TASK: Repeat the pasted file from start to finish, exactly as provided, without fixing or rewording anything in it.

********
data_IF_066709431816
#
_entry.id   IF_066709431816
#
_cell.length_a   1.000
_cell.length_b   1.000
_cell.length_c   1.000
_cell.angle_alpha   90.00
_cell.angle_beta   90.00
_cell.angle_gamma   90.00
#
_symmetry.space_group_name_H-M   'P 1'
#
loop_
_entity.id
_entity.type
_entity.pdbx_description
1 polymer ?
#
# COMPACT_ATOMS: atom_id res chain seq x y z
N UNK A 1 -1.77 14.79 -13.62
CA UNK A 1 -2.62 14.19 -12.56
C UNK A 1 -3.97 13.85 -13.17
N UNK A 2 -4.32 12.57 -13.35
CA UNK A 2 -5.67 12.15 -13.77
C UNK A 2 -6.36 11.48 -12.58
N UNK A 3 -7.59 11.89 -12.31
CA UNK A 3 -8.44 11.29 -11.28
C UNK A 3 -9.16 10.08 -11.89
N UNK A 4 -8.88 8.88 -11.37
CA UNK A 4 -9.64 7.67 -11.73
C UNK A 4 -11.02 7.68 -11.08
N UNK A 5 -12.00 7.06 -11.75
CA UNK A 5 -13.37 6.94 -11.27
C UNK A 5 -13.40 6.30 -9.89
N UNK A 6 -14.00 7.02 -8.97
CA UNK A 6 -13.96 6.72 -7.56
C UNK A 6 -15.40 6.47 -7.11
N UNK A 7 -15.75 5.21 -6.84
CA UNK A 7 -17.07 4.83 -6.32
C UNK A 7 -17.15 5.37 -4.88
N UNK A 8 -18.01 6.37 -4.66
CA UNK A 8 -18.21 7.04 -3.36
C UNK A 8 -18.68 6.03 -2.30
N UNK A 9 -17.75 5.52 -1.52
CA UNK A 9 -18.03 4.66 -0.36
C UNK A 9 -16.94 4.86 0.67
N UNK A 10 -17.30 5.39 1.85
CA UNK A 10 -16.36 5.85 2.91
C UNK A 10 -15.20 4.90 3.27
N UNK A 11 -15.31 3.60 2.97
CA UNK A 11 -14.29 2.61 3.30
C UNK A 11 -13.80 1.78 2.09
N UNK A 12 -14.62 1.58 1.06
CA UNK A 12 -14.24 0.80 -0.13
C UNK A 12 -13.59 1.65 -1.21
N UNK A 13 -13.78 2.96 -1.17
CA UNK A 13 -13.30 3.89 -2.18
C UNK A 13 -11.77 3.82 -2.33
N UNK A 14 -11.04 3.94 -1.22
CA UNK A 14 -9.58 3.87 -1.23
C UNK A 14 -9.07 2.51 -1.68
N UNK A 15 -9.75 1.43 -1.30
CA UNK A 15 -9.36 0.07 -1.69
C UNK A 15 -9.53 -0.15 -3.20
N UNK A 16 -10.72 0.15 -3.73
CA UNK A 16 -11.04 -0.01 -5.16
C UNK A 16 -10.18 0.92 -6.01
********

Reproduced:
data_IF_066709431816
#
_entry.id   IF_066709431816
#
_cell.length_a   1.000
_cell.length_b   1.000
_cell.length_c   1.000
_cell.angle_alpha   90.00
_cell.angle_beta   90.00
_cell.angle_gamma   90.00
#
_symmetry.space_group_name_H-M   'P 1'
#
loop_
_entity.id
_entity.type
_entity.pdbx_description
1 polymer ?
#
# COMPACT_ATOMS: atom_id res chain seq x y z
N UNK A 1 -1.77 14.79 -13.62
CA UNK A 1 -2.62 14.19 -12.56
C UNK A 1 -3.97 13.85 -13.17
N UNK A 2 -4.32 12.57 -13.35
CA UNK A 2 -5.67 12.15 -13.77
C UNK A 2 -6.36 11.48 -12.58
N UNK A 3 -7.59 11.89 -12.31
CA UNK A 3 -8.44 11.29 -11.28
C UNK A 3 -9.16 10.08 -11.89
N UNK A 4 -8.88 8.88 -11.37
CA UNK A 4 -9.64 7.67 -11.73
C UNK A 4 -11.02 7.68 -11.08
N UNK A 5 -12.00 7.06 -11.75
CA UNK A 5 -13.37 6.94 -11.27
C UNK A 5 -13.40 6.30 -9.89
N UNK A 6 -14.00 7.02 -8.97
CA UNK A 6 -13.96 6.72 -7.56
C UNK A 6 -15.40 6.47 -7.11
N UNK A 7 -15.75 5.21 -6.84
CA UNK A 7 -17.07 4.83 -6.32
C UNK A 7 -17.15 5.37 -4.88
N UNK A 8 -18.01 6.37 -4.66
CA UNK A 8 -18.21 7.04 -3.36
C UNK A 8 -18.68 6.03 -2.30
N UNK A 9 -17.75 5.52 -1.52
CA UNK A 9 -18.03 4.66 -0.36
C UNK A 9 -16.94 4.86 0.67
N UNK A 10 -17.30 5.39 1.85
CA UNK A 10 -16.36 5.85 2.91
C UNK A 10 -15.20 4.90 3.27
N UNK A 11 -15.31 3.60 2.97
CA UNK A 11 -14.29 2.61 3.30
C UNK A 11 -13.80 1.78 2.09
N UNK A 12 -14.62 1.58 1.06
CA UNK A 12 -14.24 0.80 -0.13
C UNK A 12 -13.59 1.65 -1.21
N UNK A 13 -13.78 2.96 -1.17
CA UNK A 13 -13.30 3.89 -2.18
C UNK A 13 -11.77 3.82 -2.33
N UNK A 14 -11.04 3.94 -1.22
CA UNK A 14 -9.58 3.87 -1.23
C UNK A 14 -9.07 2.51 -1.68
N UNK A 15 -9.75 1.43 -1.30
CA UNK A 15 -9.36 0.07 -1.69
C UNK A 15 -9.53 -0.15 -3.20
N UNK A 16 -10.72 0.15 -3.73
CA UNK A 16 -11.04 -0.01 -5.16
C UNK A 16 -10.18 0.92 -6.01